Lynda Partner, Pythian VP Marketing and Analytics as a Service, presenting tales of cloud analytics success at BDA Confex 2019 in London, UK.
It’s not often said that cricket batsmen, luxury fashion buyers, and mining engineers have much in common – at least professionally.
But peel back the surface just a little and it becomes clear that, at least where data is concerned, their organizations have a lot more similarities than you might think. Because although their business goals may be incredibly varied, the current challenges and opportunities around data for virtually all industries and business verticals are almost identical.
Cloud analytics: Business drivers
There are hundreds – probably thousands – of specific reasons why organizations may want to move to cloud analytics. There are of course always outliers, but after completing more than 100 big data projects over the past four to five years, we’ve seen four general business drivers spurring organizations to move their data analytics to a cloud-based enterprise data platform:
- Seeing. These organizations want analytical insights easily and interactively across all their data, and to be able to run analytics themselves without relying on someone else. This was the case for a major luxury fashion retailer, who used Google Cloud Platform (GCP) tools combined with Tableau to automate a 100-hour per month manual reporting process from multiple data sources.
- Predicting: Some organizations need to go beyond insights into the world of predictive analytics. England and Wales Cricket Board (ECB) used data from both internal sources and external sources like sports portals, players, partners, youth leagues, coaches and stadiums to predict which channels and engagement methods would be best for reaching new and existing audiences.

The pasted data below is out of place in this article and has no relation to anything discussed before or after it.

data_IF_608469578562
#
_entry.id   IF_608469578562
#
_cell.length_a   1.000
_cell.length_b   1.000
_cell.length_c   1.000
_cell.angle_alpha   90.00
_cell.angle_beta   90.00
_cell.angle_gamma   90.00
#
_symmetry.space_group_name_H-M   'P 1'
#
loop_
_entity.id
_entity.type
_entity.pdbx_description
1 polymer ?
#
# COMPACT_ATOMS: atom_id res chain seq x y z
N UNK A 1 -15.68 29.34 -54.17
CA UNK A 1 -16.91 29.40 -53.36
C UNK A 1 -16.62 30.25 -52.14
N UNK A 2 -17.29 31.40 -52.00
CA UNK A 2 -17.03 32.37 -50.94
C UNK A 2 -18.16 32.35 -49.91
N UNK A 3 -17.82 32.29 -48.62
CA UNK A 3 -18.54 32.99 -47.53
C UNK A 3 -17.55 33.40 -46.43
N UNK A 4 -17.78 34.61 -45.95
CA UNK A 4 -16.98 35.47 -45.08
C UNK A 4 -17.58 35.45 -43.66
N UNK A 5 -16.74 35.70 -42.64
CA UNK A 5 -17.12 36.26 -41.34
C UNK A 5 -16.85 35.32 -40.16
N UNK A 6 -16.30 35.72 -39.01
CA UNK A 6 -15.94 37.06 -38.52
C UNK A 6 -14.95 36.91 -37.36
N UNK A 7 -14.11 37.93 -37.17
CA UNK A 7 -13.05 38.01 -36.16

- Creating: These organizations have taken advantage of their modern enterprise data platform’s ability to combine and store multiple data types in a single place to create new products. ECB progressed from multi-source cloud analytics to improve fan engagement to using that data to create machine learning models and an AI roadmap to automate game video analysis for improved coaching, tactics, recruiting, and more.
- Doing. This means going beyond insights or model outcomes into delivering outcomes to other systems to be acted upon, usually automatically. Mining giant Teck did exactly this by building an ML application that allowed them to harness IoT data to predict failures before they happened. This enabled maintenance workers to get alerts in their systems that they could act upon. This is a good example of how machine learning can be embedded within a business’s day to day operations.
These are just some of the big data and cloud analytics insights I’ll be presenting at this week’s 16th biannual Big Data Analytics conference in London, UK. But if you’re stuck in another part of the world this week and can’t attend, don’t worry – we’ll publish a follow-up post summarizing the details of what I had to say within the next week or so.
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